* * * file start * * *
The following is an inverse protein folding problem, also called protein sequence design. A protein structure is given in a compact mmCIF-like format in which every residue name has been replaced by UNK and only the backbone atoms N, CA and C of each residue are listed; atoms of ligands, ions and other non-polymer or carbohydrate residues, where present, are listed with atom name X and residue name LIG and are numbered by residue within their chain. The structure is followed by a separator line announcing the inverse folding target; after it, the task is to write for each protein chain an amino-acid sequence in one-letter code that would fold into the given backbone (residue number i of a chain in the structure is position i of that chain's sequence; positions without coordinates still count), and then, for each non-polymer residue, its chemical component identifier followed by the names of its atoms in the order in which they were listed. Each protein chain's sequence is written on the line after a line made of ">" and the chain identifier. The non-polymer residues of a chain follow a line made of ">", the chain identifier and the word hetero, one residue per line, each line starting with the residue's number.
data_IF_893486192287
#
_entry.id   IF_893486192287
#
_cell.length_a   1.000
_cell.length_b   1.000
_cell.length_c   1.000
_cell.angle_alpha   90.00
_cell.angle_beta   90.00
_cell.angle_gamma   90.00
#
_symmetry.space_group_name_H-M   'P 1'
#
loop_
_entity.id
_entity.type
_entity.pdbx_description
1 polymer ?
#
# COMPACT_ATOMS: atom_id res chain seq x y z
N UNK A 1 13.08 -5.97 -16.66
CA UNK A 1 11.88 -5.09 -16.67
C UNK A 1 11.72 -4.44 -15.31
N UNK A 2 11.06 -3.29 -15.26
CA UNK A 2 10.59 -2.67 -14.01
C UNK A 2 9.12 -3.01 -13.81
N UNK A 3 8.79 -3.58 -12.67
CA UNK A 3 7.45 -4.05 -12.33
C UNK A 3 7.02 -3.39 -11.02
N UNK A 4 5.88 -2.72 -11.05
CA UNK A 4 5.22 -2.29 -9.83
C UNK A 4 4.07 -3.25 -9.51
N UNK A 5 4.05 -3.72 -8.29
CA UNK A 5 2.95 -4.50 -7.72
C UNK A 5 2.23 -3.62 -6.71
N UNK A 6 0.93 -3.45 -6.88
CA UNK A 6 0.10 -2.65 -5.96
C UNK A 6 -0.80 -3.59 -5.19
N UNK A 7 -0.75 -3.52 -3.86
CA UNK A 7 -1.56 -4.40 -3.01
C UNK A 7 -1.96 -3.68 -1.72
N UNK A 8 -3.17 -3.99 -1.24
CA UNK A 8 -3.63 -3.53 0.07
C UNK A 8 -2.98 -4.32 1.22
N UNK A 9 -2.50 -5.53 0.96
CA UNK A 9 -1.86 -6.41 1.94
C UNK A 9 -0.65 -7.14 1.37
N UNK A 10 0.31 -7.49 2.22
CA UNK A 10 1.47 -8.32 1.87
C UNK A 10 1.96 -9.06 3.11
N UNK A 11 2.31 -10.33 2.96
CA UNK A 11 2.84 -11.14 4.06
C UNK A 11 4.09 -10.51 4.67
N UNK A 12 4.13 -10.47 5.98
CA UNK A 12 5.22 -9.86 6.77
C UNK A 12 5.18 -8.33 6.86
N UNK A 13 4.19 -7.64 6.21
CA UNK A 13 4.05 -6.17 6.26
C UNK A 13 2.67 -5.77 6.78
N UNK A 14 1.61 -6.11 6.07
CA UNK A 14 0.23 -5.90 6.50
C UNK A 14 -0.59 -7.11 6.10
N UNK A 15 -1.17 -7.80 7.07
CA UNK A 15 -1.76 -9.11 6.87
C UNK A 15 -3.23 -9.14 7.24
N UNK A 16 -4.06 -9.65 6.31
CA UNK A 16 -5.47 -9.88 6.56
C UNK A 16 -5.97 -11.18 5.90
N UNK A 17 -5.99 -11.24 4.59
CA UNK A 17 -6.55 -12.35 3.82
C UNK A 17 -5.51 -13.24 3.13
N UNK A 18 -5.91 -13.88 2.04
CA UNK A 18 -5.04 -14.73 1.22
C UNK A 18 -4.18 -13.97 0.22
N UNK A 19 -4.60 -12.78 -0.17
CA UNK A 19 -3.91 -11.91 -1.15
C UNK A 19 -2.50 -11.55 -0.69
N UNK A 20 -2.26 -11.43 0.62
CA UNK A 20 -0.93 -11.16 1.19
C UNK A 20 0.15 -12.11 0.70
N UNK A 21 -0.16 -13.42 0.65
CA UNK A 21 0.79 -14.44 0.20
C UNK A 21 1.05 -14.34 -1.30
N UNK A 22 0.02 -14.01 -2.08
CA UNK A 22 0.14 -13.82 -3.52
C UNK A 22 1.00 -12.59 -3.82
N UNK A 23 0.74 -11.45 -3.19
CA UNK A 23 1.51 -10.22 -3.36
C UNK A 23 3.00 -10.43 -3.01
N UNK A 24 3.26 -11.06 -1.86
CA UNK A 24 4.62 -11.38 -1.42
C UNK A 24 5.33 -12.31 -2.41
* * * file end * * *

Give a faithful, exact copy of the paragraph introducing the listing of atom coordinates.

The following is an inverse protein folding problem, also called protein sequence design. A protein structure is given in a compact mmCIF-like format in which every residue name has been replaced by UNK and only the backbone atoms N, CA and C of each residue are listed; atoms of ligands, ions and other non-polymer or carbohydrate residues, where present, are listed with atom name X and residue name LIG and are numbered by residue within their chain. The structure is followed by a separator line announcing the inverse folding target; after it, the task is to write for each protein chain an amino-acid sequence in one-letter code that would fold into the given backbone (residue number i of a chain in the structure is position i of that chain's sequence; positions without coordinates still count), and then, for each non-polymer residue, its chemical component identifier followed by the names of its atoms in the order in which they were listed. Each protein chain's sequence is written on the line after a line made of ">" and the chain identifier. The non-polymer residues of a chain follow a line made of ">", the chain identifier and the word hetero, one residue per line, each line starting with the residue's number.